Background: Epidemiological studies suggest an association between cardiovascular disease risk factors in
mid-life and Alzheimer’s disease (AD) in late-life. In the present study we used Pittsburgh Compound-B (PiB)
positron emission tomography (PET) to examine the relationship between blood pressure (BP) measures and this
brain imaging measurement of pre-symptomatic AD in a cohort of cognitively normal, late middle-aged APOE ε4
homozygotes (HM), heterozygotes (HT) and non-carriers (NC).
Methods: Mean systolic and diastolic BP was computed from three supine measurements. SPM5 was used
to characterize relationships between systolic BP (SBP), diastolic BP (DBP) and peripheral pulse pressure (PP)
with regional-to-cerebellar PiB PET distribution volume ratios (DVR) in 32 cognitively normal persons (mean age
65.5±4.5), including 8 HM, 11 HT, and 13 NC.
Results: The APOE ε4 groups did not differ significantly in demographic characteristics, clinical ratings or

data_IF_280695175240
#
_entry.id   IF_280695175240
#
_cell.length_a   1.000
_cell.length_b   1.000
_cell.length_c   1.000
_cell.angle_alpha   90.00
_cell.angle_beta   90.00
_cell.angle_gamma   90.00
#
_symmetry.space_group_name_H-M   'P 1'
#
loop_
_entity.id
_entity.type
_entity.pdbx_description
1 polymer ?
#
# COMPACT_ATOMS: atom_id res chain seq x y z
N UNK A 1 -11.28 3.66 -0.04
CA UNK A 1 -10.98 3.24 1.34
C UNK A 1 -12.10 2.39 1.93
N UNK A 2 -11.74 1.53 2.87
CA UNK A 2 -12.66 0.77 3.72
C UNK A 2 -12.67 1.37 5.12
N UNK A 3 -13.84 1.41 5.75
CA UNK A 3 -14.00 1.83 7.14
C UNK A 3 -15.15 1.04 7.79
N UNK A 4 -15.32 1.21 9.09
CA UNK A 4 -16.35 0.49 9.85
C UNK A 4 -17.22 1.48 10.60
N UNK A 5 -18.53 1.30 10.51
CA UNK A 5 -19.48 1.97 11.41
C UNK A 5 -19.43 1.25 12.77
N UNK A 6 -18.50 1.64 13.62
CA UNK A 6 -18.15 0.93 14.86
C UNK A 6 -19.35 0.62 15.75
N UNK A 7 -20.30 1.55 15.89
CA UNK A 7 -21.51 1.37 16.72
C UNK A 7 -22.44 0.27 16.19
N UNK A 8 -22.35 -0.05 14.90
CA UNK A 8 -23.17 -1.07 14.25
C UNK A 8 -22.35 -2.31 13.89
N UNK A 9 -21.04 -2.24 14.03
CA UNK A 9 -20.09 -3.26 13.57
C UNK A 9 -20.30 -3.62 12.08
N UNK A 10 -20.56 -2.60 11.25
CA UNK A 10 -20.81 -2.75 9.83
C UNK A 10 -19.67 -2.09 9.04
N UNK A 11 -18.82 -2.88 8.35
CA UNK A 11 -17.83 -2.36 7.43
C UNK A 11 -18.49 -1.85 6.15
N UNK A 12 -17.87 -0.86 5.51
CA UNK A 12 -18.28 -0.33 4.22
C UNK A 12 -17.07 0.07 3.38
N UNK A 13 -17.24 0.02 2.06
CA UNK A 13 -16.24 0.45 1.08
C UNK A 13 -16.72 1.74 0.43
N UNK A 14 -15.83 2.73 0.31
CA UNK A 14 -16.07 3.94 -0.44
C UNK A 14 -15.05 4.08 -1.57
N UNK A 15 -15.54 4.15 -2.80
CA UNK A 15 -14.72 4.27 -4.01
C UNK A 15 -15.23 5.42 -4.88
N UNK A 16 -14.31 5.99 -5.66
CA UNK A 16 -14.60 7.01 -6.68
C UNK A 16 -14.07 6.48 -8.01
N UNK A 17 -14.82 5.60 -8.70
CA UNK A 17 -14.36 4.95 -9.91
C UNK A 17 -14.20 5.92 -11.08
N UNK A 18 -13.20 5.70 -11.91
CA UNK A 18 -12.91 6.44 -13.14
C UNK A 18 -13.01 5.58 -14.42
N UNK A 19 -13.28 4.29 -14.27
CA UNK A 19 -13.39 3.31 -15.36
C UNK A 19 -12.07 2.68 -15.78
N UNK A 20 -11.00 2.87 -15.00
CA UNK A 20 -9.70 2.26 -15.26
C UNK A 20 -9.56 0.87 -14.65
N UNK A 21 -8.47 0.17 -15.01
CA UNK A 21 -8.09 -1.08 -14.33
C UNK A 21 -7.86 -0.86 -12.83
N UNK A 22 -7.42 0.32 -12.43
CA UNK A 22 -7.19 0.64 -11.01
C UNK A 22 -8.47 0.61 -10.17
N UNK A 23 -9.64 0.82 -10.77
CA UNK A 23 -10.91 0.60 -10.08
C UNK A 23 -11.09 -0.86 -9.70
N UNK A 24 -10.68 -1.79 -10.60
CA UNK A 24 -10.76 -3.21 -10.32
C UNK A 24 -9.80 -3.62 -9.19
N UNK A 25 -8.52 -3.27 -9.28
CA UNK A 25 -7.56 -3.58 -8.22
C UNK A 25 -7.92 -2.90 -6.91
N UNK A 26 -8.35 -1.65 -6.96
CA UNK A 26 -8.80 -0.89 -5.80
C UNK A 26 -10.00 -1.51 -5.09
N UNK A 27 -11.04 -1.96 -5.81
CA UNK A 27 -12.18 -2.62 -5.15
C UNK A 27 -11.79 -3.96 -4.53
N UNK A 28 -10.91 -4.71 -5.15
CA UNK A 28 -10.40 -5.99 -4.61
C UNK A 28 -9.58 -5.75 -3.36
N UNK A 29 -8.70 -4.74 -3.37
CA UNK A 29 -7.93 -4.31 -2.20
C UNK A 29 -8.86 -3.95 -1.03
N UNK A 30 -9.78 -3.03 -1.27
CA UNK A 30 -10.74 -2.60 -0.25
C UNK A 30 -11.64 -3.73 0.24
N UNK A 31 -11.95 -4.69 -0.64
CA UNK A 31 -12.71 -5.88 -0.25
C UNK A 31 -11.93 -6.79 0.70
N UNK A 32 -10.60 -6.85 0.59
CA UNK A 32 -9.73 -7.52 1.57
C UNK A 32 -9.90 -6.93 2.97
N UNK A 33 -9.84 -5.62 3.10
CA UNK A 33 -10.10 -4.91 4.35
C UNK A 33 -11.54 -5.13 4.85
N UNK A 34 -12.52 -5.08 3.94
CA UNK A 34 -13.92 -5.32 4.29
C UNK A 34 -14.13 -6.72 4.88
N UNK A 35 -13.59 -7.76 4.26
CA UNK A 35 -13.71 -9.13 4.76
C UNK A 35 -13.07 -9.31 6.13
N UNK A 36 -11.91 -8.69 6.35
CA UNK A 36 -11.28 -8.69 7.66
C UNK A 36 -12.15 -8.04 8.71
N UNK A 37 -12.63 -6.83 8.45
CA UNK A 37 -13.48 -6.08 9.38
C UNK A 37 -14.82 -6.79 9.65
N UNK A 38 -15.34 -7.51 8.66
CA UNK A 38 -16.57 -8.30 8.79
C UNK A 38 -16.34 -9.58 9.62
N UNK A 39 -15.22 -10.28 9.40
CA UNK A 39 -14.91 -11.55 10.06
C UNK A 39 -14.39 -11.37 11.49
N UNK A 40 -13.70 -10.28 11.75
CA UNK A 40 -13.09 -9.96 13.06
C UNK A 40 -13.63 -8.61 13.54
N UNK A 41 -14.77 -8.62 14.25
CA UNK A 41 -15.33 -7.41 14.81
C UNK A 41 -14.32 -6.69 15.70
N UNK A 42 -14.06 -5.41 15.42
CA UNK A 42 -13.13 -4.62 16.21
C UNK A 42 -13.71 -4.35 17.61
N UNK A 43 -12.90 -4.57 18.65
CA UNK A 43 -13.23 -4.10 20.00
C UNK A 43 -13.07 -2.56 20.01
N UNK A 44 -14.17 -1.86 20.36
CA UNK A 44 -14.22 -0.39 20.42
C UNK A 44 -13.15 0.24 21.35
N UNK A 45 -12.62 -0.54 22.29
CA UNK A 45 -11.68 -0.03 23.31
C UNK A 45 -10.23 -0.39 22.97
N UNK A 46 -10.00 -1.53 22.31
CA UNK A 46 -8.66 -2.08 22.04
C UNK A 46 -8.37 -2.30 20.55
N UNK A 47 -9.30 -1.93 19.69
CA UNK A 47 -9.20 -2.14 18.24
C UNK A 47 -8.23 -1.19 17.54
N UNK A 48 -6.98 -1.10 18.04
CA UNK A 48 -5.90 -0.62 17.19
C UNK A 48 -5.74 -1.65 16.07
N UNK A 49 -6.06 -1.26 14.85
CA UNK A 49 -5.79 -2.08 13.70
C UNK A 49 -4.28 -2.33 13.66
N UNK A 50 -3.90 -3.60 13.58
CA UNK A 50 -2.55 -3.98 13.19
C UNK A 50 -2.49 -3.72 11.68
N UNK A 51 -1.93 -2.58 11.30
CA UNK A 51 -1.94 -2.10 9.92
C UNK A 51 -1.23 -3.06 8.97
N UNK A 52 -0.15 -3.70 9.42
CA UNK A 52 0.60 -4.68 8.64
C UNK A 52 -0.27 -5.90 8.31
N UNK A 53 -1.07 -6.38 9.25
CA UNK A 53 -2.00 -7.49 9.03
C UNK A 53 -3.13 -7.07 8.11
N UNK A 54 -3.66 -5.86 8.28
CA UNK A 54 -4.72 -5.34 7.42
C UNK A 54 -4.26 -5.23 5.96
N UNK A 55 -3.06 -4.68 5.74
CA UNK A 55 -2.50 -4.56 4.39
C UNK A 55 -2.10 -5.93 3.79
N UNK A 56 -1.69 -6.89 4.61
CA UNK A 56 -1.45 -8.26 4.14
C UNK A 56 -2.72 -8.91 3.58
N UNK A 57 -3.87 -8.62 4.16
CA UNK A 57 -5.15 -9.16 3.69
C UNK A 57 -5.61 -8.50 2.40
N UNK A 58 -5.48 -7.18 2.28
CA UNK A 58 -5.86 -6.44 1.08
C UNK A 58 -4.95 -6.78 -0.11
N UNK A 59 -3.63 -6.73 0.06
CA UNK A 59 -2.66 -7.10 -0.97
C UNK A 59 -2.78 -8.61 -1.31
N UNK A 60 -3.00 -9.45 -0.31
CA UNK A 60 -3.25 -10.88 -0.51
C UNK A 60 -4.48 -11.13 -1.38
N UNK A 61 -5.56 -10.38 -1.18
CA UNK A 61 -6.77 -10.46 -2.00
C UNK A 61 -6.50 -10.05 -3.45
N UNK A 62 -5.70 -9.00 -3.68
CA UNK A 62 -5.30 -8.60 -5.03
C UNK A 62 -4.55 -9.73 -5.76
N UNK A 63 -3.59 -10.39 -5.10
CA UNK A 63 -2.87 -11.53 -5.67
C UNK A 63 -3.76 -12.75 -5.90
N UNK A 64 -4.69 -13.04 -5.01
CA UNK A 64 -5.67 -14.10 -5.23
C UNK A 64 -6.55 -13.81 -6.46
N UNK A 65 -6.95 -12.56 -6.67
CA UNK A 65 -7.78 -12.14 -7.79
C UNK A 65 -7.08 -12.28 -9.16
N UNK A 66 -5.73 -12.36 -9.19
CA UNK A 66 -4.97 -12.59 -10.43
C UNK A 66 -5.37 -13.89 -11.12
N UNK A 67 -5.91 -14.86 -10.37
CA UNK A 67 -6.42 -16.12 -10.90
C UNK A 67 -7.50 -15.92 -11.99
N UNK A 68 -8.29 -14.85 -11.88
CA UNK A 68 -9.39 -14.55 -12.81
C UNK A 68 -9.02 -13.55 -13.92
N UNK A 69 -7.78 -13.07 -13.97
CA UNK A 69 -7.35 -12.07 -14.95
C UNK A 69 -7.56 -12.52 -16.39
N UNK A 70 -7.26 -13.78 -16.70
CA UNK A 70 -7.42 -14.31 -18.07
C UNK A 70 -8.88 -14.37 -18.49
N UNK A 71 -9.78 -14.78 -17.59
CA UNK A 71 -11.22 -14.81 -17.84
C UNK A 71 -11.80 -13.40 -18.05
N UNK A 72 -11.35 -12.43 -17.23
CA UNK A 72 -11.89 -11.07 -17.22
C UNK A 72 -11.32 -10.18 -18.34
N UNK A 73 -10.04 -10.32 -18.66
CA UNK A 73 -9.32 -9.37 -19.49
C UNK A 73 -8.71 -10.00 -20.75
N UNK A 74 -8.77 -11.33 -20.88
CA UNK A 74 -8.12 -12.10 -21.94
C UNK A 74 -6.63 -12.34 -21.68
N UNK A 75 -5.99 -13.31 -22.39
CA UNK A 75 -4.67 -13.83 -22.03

neuropsychological test scores. 19% of the participants’ BP measurements met criteria for hypertension and
34% reported using anti-hypertensive medications. SBP was positively correlated and DBP negatively correlated
with PiB DVR bilaterally in frontal, temporal and precuneus regions (p<0.005-0.05, uncorrected). Higher PP was
associated with increased PiB DVR bilaterally in frontal and posterior cingulate-precuneus regions (p<0.005-0.05,
uncorrected). Controlling for APOE ε4 did not significantly alter these findings. The PP PiB DVR correlations
were significantly greater than the SBP or DBP correlations. Restricting the PP analysis to only normotensive
individuals who did not report using anti-hypertensive medications, higher PP was associated with increased
PiB DVR bilaterally in frontal, posterior cingulate, precuneus and medial temporal brain regions (p<0.005-0.05,
uncorrected), with no correlations in the opposite direction.
Conclusions: These findings provide additional evidence that increases in pulse pressure in mid-life may be
associated with increased risk of AD pathology. This study provides a rationale for using brain imaging to rapidly
evaluate the efficacy of anti-hypertensive medications for the pre-symptomatic treatment of AD.